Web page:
Tim Kaine says a Dakota Access reroute would be “the right thing to do.”
In an interview with Fusion’s Alicia Menendez, the vice presidential candidate voiced approval of the Obama administration’s decision to explore other routes for the $3.8 billion Dakota Access Pipeline.
“So if it’s changed once — if it’s an important enough project, you ought to be able to find a route that works,” Kaine said.
As Kaine noted, an earlier proposal saw the pipeline cross the Missouri River above Bismarck, North Dakota. That route was scrapped after an environmental review found it posed a threat to the water supply of the city, which is over 90 percent white. Along its current route, the pipeline would cross the Missouri (the Standing Rock Sioux’s primary water source) a half mile from the reservation and overrun sacred burial sites.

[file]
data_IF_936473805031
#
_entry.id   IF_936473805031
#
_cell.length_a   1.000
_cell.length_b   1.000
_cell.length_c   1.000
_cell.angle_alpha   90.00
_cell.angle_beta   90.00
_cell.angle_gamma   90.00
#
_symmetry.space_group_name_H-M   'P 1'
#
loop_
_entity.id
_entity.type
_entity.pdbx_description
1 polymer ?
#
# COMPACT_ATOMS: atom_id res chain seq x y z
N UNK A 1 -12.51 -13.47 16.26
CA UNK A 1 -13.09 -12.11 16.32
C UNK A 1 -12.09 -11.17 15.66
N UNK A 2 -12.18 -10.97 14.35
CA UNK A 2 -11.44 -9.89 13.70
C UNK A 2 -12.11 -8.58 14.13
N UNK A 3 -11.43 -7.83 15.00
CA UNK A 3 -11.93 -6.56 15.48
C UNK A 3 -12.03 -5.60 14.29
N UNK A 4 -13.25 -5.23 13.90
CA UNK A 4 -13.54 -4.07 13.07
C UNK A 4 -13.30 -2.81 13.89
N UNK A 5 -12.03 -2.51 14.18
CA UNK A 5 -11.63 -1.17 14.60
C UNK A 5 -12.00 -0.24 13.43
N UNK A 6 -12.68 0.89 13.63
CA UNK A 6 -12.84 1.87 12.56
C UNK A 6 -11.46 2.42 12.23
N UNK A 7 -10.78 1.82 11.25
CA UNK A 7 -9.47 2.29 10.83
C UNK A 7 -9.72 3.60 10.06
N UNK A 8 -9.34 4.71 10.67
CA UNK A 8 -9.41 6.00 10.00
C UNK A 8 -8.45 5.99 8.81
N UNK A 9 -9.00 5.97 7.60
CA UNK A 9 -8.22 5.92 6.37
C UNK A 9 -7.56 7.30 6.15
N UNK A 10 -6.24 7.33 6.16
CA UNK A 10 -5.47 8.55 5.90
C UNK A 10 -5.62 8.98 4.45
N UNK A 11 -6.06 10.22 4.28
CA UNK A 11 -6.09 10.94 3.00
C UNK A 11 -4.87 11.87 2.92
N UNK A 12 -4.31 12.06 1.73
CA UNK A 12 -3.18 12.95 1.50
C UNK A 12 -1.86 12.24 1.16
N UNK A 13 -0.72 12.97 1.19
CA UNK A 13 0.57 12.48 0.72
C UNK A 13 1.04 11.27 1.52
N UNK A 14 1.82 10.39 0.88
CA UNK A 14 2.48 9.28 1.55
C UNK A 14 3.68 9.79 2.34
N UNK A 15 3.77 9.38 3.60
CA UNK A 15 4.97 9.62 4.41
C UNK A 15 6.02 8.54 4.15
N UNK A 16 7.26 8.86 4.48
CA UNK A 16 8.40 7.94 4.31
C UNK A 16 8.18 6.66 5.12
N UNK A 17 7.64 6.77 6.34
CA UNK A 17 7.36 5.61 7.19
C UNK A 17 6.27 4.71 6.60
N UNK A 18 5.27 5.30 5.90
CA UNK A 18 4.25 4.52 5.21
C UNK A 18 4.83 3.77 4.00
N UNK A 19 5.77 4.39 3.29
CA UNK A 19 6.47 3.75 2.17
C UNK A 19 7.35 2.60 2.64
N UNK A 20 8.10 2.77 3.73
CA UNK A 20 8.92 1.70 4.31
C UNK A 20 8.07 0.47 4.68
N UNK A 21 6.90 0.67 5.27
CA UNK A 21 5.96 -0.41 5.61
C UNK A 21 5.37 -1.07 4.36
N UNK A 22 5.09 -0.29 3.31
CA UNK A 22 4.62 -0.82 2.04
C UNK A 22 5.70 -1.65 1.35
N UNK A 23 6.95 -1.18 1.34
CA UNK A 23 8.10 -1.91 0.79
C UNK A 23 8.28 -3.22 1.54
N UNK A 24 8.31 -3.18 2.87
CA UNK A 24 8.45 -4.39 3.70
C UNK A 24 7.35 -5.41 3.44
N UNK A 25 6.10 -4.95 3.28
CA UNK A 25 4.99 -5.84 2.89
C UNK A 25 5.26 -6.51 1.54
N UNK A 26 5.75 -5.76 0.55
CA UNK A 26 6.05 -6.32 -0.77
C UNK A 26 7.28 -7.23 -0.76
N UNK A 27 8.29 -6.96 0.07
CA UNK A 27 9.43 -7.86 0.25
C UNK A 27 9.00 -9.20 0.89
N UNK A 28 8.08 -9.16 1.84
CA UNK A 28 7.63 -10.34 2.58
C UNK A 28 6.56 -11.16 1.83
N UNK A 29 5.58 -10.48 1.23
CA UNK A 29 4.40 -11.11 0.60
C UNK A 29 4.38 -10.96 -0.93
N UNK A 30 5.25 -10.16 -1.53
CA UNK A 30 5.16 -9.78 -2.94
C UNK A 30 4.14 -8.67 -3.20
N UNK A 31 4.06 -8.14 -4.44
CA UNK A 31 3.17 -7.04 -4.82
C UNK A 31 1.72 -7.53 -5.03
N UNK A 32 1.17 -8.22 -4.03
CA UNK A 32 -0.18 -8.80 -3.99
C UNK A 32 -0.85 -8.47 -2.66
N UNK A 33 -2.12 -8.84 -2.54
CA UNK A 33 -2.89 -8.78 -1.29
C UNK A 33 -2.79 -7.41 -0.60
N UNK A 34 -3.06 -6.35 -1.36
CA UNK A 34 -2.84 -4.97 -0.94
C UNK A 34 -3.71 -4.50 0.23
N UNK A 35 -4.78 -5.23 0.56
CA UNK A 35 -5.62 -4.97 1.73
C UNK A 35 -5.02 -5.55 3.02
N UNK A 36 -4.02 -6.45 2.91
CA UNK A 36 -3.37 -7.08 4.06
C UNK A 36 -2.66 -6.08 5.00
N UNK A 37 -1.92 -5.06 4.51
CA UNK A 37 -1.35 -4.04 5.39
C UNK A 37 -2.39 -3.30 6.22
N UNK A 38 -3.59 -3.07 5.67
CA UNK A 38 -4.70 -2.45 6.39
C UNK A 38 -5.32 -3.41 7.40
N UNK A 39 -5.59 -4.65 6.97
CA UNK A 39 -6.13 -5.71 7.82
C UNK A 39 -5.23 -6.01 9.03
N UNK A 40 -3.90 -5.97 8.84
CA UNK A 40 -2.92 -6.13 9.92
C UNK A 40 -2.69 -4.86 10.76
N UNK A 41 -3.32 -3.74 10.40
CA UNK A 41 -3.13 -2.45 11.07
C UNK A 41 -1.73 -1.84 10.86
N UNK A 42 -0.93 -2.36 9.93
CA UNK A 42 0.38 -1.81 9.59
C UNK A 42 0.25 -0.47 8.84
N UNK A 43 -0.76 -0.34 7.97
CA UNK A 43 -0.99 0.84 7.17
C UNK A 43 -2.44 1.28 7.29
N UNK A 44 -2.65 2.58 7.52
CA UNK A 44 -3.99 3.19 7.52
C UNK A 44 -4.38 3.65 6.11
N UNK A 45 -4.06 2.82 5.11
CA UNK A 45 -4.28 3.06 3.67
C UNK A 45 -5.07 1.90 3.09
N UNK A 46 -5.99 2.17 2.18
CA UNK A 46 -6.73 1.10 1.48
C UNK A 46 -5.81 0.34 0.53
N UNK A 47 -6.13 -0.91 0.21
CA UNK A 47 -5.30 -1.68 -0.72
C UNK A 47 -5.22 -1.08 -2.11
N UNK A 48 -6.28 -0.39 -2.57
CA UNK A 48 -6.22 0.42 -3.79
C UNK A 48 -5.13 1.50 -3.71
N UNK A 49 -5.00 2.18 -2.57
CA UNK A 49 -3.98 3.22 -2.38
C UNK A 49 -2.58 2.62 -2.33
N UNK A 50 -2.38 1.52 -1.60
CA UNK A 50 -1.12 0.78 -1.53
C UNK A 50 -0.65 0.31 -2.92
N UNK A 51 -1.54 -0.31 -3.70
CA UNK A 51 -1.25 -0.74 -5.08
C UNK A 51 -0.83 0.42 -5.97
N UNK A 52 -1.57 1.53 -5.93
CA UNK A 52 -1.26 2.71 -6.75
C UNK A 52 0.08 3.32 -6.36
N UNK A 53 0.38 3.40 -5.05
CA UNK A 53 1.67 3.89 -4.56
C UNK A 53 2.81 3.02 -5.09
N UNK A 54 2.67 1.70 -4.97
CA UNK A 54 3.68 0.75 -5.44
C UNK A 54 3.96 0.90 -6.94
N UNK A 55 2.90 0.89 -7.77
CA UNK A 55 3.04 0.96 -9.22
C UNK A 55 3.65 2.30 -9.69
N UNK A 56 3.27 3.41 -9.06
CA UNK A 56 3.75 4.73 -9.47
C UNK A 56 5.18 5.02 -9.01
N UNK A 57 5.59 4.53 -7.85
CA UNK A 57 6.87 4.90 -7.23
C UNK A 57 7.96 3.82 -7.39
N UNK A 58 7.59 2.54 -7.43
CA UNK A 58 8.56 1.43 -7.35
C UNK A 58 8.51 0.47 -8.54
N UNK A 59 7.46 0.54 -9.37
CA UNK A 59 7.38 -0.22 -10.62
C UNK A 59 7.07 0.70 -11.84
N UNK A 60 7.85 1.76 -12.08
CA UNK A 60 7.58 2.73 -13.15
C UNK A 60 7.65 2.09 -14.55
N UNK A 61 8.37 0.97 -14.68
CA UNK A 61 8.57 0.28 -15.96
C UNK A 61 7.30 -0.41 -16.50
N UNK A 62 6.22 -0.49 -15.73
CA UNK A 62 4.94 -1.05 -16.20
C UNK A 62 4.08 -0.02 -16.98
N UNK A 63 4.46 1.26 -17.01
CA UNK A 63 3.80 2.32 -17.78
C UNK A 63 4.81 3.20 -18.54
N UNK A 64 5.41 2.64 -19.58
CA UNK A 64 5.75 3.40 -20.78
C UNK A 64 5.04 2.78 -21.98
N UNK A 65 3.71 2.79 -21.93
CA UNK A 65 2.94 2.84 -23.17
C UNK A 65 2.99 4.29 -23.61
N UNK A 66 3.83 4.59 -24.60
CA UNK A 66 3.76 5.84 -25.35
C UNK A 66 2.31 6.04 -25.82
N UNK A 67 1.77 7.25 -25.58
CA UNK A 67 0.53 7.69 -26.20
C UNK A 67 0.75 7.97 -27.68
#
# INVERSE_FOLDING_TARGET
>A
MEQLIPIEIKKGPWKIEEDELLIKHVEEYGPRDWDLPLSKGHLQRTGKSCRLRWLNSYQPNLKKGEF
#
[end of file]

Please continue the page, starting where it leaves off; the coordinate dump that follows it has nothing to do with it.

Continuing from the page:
Though far from robust, Kaine’s support marks one of the first times the Clinton camp has made any mention of Dakota Access, despite mounting pressure from environmentalists and activists. Meanwhile in North Dakota, the Sioux and their allies face a police force in riot gear as construction on the pipeline nears the river.
Follow Grist’s ongoing coverage of Dakota Access here.